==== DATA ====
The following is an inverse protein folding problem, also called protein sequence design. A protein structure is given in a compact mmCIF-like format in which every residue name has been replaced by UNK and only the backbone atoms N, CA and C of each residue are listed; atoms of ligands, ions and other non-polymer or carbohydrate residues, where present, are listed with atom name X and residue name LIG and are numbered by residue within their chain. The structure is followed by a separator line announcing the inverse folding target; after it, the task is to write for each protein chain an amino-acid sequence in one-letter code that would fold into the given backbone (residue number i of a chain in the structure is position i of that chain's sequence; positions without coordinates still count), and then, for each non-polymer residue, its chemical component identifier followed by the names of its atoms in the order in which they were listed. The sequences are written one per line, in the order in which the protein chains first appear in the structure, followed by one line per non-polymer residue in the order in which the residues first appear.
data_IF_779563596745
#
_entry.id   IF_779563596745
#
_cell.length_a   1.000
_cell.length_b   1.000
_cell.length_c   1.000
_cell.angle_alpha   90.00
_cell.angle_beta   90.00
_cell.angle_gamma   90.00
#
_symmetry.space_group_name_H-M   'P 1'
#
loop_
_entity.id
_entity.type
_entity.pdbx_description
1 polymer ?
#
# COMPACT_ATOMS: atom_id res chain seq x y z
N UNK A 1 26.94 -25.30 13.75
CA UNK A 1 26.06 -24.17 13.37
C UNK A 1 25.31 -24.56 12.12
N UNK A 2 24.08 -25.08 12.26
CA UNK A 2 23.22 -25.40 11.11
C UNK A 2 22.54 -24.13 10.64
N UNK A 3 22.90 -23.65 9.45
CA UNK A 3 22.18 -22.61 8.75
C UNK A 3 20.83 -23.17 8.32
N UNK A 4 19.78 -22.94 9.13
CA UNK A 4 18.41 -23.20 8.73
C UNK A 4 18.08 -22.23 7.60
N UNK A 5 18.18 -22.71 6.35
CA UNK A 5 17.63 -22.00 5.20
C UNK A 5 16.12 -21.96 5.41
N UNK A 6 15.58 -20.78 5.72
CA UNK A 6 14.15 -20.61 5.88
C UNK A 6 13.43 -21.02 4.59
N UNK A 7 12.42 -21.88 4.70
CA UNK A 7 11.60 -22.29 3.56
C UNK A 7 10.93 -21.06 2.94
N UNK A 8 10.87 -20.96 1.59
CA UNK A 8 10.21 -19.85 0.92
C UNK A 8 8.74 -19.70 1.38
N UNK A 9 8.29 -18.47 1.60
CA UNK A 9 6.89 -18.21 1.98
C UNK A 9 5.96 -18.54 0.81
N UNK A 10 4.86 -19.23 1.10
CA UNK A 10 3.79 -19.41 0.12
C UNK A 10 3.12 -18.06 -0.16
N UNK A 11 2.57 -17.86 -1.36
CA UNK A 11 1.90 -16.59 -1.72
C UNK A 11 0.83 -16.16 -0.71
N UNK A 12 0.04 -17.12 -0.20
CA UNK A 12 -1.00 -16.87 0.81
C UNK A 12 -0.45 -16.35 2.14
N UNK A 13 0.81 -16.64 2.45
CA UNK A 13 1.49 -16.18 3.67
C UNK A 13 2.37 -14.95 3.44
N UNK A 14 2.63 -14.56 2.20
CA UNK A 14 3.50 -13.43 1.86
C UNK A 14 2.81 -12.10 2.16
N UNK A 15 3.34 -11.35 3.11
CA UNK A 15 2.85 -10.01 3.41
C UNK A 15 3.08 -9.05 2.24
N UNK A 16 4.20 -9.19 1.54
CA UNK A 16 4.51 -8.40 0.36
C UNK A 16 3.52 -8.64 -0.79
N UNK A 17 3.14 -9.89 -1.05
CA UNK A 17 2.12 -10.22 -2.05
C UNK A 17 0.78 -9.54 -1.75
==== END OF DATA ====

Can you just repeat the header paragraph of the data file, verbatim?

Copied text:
The following is an inverse protein folding problem, also called protein sequence design. A protein structure is given in a compact mmCIF-like format in which every residue name has been replaced by UNK and only the backbone atoms N, CA and C of each residue are listed; atoms of ligands, ions and other non-polymer or carbohydrate residues, where present, are listed with atom name X and residue name LIG and are numbered by residue within their chain. The structure is followed by a separator line announcing the inverse folding target; after it, the task is to write for each protein chain an amino-acid sequence in one-letter code that would fold into the given backbone (residue number i of a chain in the structure is position i of that chain's sequence; positions without coordinates still count), and then, for each non-polymer residue, its chemical component identifier followed by the names of its atoms in the order in which they were listed. The sequences are written one per line, in the order in which the protein chains first appear in the structure, followed by one line per non-polymer residue in the order in which the residues first appear.